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COP15 in Copenhagen: chaotic and incredible

|Written By Christie Kneteman
COP15 in Copenhagen: chaotic and incredible

As a third-year law student, I had no idea what to expect from my first “COP” (Conference of the Parties to the United Nations Framework Convention on Climate Change). I had spent nearly a year seeking accreditation and funding to attend COP15 in Copenhagen, where world leaders were supposed to determine what would follow the expiry of the Kyoto Protocol’s first commitment period in 2012.


In retrospect, the conference was alternately exciting, frustrating, and exhausting – but the experience was invaluable and unforgettable.

At first, everything at the conference centre seemed very chaotic. There were tens of thousands of people handing out flyers about veganism or dressing up as polar bears or lugging enormous video cameras and fuzzy microphones. Expensive suits bumped into dreadlocks, and protesters ate lunch next to members of the press. I was running several kilometres a day around the enormous, disorienting centre while my feet rebelled against the imposition of high heels.

Given that I had been working like crazy to complete all my exams and papers before leaving for Copenhagen, I arrived somewhat worn down. Finishing the semester three weeks early had seemed like a much better idea in June than in November.

Fortunately, the people and work with which I was involved at the conference were extremely energizing. I was volunteering with the organization Islands First, whose mission was to assist Pacific small-island developing states  in the climate negotiations. The islands are extremely vulnerable to the effects of climate change but have limited resources to advocate their position.

It was exciting to feel like I was contributing a little bit to the UN negotiations. I was preparing briefs requested by actual delegations! I was publishing my interviews of statesmen and ambassadors about the effects of climate change on their small island states. I was attending side events by international experts in my areas of interest.

The honeymoon was fading, however, by the second week of the conference. Due to security and logistical concerns, the UN began rationing a limited number of secondary access cards to NGO delegations. The UN had accredited over 45,000 people to attend COP15, but the conference centre had capacity for only approximately 15,000.

I had to share one card with two other delegates, so we divided up the days into morning, afternoon, and evening shifts in the centre.

Unfortunately, last Wednesday a few people accredited with NGOs caused some disturbances inside the centre, and UN security had the extreme reaction of denying entry to any more NGO delegates that day, including myself.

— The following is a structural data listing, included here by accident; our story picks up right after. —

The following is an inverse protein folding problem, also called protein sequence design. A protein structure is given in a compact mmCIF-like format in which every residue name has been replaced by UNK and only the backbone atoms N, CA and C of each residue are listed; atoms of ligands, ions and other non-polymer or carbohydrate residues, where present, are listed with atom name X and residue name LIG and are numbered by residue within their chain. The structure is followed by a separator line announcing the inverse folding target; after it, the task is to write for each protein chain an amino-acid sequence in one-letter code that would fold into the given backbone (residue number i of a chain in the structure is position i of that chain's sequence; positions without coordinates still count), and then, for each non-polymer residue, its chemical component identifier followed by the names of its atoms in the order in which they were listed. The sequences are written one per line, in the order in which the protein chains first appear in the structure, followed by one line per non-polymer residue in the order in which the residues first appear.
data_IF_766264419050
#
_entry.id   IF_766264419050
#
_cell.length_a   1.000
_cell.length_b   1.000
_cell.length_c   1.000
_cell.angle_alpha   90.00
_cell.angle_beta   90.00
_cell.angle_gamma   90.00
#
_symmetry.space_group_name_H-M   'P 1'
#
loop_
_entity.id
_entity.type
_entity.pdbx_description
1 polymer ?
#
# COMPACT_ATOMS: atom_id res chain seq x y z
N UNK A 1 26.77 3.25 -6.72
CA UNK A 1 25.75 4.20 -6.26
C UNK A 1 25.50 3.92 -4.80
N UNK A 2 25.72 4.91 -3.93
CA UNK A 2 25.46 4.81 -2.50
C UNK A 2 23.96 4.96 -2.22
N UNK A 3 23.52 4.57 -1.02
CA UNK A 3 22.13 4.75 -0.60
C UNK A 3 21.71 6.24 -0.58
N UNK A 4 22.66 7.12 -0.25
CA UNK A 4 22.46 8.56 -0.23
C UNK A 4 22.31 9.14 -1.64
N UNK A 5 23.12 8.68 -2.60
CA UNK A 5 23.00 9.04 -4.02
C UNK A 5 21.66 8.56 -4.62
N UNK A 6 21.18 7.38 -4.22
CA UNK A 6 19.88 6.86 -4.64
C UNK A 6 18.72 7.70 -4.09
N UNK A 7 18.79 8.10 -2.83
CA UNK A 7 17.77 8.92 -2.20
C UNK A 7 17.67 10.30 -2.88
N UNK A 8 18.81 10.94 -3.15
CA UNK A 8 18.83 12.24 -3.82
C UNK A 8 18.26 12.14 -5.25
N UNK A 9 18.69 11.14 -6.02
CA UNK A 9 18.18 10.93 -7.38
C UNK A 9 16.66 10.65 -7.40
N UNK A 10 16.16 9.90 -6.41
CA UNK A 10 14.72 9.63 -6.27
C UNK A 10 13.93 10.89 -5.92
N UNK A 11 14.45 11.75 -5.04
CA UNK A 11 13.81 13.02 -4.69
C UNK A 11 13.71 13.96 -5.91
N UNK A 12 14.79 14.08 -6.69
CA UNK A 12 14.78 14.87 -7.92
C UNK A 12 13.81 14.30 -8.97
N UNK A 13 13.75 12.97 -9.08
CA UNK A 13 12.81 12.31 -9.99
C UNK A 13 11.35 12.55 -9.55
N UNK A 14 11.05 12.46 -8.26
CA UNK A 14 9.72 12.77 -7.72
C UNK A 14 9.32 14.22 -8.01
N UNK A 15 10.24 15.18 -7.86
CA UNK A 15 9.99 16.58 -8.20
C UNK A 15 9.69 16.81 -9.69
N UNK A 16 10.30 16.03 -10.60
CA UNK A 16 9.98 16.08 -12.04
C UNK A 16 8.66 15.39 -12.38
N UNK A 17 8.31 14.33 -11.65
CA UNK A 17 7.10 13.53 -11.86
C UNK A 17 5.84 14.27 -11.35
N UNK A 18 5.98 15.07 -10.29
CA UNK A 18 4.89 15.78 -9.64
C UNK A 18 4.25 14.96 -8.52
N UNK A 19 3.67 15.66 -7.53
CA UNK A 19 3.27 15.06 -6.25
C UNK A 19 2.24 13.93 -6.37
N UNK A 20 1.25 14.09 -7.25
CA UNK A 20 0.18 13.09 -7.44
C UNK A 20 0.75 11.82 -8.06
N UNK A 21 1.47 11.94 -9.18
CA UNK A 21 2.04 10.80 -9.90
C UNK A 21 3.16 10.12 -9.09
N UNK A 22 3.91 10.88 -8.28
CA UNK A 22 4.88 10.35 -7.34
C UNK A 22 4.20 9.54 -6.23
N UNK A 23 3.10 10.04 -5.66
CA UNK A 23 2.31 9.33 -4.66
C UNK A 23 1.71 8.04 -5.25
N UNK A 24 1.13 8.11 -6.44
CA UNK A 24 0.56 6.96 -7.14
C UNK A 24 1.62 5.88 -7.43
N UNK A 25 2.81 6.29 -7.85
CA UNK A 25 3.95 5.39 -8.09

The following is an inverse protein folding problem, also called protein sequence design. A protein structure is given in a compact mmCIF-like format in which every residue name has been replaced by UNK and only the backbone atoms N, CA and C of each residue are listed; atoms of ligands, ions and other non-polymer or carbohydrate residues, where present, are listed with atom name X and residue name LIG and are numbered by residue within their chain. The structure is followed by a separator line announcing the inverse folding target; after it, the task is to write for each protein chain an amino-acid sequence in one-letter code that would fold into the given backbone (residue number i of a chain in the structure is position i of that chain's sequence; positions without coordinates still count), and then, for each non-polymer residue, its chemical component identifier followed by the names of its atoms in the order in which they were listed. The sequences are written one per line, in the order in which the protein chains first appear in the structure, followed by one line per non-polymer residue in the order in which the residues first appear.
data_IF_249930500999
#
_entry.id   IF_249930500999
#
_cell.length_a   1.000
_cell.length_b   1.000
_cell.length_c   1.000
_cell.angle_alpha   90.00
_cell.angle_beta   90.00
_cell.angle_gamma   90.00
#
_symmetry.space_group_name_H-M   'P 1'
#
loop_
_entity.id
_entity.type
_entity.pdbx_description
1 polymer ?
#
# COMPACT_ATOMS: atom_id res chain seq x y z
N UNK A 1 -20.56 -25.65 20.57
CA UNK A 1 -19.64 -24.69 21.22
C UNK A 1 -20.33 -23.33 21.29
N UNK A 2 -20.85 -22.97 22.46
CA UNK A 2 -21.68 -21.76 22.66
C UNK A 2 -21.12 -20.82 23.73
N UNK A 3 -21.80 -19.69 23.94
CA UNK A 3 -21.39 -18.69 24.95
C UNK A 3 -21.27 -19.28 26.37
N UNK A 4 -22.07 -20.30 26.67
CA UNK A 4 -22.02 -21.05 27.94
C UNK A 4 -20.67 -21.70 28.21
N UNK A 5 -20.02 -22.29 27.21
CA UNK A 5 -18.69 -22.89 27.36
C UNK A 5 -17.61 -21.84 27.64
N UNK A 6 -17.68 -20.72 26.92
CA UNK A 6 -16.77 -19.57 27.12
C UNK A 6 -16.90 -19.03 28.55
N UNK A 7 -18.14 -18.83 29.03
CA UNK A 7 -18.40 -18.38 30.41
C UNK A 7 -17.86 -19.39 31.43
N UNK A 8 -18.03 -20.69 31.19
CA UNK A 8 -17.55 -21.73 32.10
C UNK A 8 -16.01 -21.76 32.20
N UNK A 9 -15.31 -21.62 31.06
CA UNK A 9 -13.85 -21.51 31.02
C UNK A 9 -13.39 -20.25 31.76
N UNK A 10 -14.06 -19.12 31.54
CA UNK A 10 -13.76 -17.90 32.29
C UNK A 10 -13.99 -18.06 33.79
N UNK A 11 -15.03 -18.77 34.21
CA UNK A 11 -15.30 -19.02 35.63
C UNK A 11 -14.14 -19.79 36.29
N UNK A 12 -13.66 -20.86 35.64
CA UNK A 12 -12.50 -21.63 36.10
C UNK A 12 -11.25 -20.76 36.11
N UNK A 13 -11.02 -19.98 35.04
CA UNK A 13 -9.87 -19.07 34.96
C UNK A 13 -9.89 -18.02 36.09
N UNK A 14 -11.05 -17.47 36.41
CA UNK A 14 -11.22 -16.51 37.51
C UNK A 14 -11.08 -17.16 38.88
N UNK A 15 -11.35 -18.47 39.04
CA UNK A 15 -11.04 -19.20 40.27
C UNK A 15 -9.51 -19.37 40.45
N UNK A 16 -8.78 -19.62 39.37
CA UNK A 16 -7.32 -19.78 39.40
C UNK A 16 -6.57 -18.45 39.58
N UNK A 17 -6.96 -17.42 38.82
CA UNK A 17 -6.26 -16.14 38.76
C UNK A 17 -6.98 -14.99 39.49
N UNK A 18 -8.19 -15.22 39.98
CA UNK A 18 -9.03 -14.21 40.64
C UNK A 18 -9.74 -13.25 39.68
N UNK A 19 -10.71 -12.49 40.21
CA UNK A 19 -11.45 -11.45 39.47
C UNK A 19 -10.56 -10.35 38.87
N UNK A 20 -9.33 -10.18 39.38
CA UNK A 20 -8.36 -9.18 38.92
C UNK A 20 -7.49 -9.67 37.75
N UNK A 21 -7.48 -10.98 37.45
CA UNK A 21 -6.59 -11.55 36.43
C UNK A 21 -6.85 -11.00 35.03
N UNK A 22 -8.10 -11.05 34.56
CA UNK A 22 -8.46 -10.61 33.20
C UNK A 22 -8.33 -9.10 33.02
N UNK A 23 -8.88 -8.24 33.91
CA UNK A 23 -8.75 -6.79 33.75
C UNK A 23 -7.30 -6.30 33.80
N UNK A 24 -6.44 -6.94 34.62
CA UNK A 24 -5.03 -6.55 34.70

By Thursday, yet another set of entrance passes had been issued — only 300 among the tens of thousands of NGO delegates. My delegation was unable to secure even one pass, so we were permanently locked out of the conference centre for the rest of the negotiations.

For the rest of COP15, I did my best to follow the negotiations and to assist Islands First from a variety of Internet cafés. Needless to say, it was disappointing to have to watch President Barack Obama’s speech via spasmodic online streaming.

After being in the thick of the action in the conference centre, it was frustrating to struggle to follow the progress of last-minute negotiations via Twitter and e-mail updates from the few people I knew who were still inside.

The outcome of the conference was also dissatisfying.

An agreement was reached between Obama and a handful of other world leaders, predominately Chinese Premier Wen Jiabao. It promised billions of dollars in climate financing for developing nations, but did not require deeper emissions cuts by major emitters.

Most states, including the PSIDS, were not invited to participate in negotiating this agreement and protested the opaque and undemocratic process. However, many states ultimately approved the U.S.-brokered agreement as a basis for further negotiations.

The agreement is clearly only the first step in achieving an effective and legally binding climate change treaty for the post-2012 period.

Science requires far more stringent emissions reduction targets to prevent global warming of more than two degrees — or 1.5 degrees as endorsed by the PSIDS and other states that are particularly vulnerable to the effects of climate change.

Negotiations will continue in 2010, possibly culminating in COP16 in Mexico City. With the experience I amassed in Copenhagen, I plan to be there (wearing more comfortable shoes) and to help finish what we started.

Christie Kneteman is a third-year law student at the University of Toronto Faculty of Law.


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